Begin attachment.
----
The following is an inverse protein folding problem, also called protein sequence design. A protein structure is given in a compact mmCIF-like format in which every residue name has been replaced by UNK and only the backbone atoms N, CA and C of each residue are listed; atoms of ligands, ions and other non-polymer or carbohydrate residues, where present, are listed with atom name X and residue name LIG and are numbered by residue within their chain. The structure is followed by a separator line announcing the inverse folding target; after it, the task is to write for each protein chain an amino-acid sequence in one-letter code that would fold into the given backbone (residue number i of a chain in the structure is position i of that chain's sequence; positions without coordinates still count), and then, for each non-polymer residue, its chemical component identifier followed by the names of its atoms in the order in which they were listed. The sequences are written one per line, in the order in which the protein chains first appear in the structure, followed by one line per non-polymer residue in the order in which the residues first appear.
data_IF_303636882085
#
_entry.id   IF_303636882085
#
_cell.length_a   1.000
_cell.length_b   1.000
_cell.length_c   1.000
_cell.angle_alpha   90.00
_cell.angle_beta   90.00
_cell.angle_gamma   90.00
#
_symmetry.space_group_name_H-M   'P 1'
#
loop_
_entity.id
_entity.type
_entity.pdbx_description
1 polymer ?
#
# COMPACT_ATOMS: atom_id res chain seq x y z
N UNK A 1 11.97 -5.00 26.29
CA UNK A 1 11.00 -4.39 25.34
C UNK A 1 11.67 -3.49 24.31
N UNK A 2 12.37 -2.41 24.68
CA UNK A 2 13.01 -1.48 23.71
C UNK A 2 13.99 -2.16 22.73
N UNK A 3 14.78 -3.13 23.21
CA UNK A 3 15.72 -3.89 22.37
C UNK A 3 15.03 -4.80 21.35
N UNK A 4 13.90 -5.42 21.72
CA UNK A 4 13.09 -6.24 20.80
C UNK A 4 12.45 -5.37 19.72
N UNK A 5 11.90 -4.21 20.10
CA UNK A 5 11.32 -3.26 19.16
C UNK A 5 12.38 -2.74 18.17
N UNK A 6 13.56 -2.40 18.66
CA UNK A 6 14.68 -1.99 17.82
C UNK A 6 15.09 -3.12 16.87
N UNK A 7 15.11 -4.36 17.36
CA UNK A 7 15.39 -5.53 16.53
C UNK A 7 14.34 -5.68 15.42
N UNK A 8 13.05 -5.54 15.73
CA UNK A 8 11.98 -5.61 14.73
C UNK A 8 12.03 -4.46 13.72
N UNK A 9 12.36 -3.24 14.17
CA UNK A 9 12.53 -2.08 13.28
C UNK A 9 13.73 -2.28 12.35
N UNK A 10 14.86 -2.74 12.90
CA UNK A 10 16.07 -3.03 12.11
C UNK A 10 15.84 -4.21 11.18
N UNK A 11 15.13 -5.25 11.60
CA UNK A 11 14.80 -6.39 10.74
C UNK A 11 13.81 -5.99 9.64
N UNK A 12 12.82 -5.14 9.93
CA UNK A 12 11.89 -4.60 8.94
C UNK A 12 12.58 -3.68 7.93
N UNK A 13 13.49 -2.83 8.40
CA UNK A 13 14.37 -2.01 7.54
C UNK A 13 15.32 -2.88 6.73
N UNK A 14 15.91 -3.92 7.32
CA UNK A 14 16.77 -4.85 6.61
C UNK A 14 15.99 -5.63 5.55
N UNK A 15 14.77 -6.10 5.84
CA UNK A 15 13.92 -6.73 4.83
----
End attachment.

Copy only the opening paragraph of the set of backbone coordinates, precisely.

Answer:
The following is an inverse protein folding problem, also called protein sequence design. A protein structure is given in a compact mmCIF-like format in which every residue name has been replaced by UNK and only the backbone atoms N, CA and C of each residue are listed; atoms of ligands, ions and other non-polymer or carbohydrate residues, where present, are listed with atom name X and residue name LIG and are numbered by residue within their chain. The structure is followed by a separator line announcing the inverse folding target; after it, the task is to write for each protein chain an amino-acid sequence in one-letter code that would fold into the given backbone (residue number i of a chain in the structure is position i of that chain's sequence; positions without coordinates still count), and then, for each non-polymer residue, its chemical component identifier followed by the names of its atoms in the order in which they were listed. The sequences are written one per line, in the order in which the protein chains first appear in the structure, followed by one line per non-polymer residue in the order in which the residues first appear.